" --enable-r600-llvm-compiler [...] but now not even that will disable the compiler back-end by default for this driver." IMHO it should say enable not disable otherwise I fail to find logical conclusion from that statement.
                    The statement is correct. If you compile mesa without --enable-r600-llvm-compiler you can't enable it at all. If you compile with --enable-r600-llvm-compiler it is still disabled by default but you're able to enable it with R600_DEBUG=llvm

                    //EDIT: In other words: --enable-r600-llvm-compiler compiles the support in (this is a compile-time switch) while R600_DEBUG=llvm enables it at runtime (it is a runtime switch).
                    Last edited by V10lator; 04-17-2014, 07:18 AM.

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                    • #11
                      Originally posted by 89c51 View Post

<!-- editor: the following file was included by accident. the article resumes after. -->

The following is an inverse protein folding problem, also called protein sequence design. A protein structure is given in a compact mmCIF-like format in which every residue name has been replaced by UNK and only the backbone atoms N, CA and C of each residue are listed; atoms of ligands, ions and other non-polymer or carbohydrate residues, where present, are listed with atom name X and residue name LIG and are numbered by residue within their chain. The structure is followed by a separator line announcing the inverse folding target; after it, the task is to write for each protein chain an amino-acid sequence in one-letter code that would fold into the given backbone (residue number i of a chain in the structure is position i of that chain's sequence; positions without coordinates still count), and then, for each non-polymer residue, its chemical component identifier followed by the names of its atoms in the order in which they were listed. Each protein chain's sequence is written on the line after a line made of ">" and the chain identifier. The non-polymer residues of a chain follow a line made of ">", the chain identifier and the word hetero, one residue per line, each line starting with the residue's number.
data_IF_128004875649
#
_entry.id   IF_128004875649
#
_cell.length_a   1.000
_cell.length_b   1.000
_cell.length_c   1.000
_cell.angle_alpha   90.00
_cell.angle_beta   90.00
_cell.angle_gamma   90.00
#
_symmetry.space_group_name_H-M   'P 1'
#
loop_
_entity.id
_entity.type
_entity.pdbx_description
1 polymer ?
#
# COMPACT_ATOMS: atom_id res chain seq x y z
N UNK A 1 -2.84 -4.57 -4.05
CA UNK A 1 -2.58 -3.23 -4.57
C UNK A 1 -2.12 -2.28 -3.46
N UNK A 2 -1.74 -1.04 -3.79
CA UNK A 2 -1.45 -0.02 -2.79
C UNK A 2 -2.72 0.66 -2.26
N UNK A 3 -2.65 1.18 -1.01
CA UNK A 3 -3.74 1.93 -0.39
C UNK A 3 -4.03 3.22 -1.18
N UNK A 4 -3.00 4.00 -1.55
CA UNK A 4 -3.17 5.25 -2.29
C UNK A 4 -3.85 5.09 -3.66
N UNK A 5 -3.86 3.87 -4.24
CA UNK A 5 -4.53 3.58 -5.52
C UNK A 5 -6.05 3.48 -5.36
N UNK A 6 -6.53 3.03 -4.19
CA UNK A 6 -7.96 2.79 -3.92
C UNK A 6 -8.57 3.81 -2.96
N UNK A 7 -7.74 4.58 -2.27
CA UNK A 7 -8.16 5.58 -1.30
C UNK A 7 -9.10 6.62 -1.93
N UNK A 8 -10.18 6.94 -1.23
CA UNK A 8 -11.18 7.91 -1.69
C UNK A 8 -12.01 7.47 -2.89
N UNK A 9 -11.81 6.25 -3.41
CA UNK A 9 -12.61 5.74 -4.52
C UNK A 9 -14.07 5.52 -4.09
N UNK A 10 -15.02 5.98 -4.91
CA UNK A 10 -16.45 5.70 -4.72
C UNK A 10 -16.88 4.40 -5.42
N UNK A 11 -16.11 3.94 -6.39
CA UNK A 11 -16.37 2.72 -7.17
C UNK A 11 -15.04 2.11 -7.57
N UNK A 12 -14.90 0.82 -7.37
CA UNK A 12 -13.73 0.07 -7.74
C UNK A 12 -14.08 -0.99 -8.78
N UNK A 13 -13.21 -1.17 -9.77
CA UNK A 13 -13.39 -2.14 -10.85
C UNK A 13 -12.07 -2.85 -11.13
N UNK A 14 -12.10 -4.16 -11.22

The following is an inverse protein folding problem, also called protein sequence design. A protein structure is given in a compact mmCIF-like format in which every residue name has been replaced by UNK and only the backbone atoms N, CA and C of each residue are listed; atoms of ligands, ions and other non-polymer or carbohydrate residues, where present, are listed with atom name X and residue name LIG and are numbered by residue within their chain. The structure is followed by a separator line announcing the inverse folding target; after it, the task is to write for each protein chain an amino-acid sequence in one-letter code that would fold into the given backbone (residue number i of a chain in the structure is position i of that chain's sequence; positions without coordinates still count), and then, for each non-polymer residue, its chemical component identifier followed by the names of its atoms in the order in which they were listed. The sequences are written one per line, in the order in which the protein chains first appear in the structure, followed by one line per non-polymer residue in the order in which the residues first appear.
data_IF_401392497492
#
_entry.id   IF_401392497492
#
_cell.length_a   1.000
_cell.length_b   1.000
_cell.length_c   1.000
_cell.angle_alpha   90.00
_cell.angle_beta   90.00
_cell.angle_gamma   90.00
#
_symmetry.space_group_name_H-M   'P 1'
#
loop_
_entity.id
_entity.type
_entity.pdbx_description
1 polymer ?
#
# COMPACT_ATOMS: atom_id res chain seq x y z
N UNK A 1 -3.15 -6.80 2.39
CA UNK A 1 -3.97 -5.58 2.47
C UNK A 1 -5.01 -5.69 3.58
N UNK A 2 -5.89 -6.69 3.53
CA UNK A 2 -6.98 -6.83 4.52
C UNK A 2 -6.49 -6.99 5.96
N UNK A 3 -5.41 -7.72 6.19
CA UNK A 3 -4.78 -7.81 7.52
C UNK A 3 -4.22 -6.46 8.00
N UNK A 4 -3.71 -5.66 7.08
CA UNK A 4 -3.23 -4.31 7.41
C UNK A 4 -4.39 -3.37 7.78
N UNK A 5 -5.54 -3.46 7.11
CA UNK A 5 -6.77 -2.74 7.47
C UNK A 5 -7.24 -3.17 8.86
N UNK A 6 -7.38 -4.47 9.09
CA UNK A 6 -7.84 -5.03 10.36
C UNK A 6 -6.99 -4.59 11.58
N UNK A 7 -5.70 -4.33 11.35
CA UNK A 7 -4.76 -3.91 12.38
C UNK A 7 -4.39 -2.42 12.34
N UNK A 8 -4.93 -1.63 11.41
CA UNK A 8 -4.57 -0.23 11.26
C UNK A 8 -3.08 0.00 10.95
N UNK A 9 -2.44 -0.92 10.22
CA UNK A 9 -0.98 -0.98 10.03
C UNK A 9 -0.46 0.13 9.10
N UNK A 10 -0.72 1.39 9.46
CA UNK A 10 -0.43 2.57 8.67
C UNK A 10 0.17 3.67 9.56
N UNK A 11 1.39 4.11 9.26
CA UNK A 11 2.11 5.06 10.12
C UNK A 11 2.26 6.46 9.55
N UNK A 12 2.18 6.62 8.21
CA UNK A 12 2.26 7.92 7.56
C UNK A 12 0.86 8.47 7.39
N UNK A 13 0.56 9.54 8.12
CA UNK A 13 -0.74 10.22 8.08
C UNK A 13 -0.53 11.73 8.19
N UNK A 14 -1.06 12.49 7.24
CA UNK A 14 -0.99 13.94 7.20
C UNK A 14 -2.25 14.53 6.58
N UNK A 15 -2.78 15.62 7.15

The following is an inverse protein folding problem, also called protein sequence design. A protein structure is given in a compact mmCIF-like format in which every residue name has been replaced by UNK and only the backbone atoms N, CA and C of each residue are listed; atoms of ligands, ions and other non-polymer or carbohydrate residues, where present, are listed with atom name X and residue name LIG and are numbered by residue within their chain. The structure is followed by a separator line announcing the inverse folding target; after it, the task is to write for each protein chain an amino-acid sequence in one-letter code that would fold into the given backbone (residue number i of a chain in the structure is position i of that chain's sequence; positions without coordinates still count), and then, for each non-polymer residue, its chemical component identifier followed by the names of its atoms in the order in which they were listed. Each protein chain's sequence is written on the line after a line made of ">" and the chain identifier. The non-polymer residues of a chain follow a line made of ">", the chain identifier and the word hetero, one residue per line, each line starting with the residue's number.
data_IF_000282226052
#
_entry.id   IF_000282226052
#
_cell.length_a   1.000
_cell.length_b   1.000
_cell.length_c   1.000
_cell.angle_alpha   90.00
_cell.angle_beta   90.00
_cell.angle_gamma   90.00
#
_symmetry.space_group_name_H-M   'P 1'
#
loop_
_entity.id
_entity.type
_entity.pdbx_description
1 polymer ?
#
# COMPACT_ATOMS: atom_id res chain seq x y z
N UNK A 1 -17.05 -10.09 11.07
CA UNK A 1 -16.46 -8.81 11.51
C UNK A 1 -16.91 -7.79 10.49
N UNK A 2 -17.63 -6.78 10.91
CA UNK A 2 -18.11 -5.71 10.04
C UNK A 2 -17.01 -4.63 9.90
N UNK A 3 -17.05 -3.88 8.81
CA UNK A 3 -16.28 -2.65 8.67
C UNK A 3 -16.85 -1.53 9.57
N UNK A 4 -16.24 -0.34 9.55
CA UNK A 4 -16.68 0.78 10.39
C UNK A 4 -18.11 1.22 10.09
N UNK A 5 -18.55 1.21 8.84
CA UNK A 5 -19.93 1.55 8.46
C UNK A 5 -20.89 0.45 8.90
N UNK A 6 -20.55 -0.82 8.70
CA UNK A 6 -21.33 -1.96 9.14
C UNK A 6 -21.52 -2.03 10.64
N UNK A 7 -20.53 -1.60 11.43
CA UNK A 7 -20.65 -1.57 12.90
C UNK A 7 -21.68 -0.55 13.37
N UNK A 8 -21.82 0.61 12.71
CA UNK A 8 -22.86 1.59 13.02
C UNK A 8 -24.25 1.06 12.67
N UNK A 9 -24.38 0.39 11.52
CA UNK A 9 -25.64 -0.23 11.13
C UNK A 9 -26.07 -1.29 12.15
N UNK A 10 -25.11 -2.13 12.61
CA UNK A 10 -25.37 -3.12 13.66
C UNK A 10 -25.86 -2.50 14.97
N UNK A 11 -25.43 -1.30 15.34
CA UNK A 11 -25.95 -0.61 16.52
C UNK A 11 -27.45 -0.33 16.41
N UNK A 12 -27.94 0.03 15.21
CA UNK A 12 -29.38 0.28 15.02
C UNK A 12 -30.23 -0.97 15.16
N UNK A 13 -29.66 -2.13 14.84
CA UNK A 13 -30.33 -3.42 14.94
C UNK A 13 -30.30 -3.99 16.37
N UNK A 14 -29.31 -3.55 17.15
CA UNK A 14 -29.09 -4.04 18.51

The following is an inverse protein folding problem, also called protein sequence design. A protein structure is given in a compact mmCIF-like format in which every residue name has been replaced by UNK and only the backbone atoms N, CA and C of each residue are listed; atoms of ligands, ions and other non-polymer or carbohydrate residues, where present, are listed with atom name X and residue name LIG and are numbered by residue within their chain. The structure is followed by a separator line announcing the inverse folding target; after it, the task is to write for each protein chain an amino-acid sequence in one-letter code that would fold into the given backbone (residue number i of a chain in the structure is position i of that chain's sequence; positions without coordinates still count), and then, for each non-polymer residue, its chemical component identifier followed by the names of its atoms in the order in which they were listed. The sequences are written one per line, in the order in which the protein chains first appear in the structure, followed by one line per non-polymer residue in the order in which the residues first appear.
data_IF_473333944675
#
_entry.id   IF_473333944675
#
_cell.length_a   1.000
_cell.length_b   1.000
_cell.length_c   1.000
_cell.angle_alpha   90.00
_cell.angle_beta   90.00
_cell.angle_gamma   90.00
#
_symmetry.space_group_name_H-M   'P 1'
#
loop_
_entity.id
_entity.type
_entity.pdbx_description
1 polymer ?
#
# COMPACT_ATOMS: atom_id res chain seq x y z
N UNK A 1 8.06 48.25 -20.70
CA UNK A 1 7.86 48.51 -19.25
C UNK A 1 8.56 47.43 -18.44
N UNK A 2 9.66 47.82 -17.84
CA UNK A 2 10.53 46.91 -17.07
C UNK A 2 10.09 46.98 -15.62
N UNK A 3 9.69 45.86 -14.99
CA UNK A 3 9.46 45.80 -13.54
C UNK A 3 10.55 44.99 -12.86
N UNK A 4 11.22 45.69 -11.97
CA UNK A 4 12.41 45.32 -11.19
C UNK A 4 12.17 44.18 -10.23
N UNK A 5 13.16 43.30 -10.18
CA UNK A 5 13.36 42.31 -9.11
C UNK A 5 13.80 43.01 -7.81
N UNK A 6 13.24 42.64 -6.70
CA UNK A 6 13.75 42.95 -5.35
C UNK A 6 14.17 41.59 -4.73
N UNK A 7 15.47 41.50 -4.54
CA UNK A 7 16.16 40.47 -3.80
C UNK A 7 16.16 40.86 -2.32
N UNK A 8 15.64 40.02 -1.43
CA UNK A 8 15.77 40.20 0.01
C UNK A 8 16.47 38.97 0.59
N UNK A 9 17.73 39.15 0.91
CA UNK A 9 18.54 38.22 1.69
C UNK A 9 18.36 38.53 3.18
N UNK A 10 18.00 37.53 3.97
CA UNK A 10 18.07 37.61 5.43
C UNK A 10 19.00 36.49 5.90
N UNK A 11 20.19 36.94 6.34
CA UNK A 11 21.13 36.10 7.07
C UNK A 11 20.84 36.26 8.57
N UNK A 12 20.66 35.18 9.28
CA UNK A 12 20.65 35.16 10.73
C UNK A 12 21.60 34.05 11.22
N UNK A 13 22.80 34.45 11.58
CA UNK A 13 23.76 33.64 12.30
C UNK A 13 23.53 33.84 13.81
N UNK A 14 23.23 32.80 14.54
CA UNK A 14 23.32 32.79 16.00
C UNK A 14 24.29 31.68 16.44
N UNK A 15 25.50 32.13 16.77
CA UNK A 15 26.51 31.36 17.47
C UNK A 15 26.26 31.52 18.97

Does this also mean that r600 will never get FOSS OpenCL ?? (when and if ready)
                      No it does not. The LLVM work on VLIW was originally intended for compute paths only, not graphics paths, but Tom was using graphics paths to test the new compiler code before an OpenCL framework was available. The results (graphics + llvm + VLIW) looked sufficiently promising to pursue further. Compute paths would continue to use llvm AFAIK.

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                      • #12
                        Originally posted by edoantonioco View Post
                        Does this means less performance? And are we talking about mesa 10.2?, because its not explained.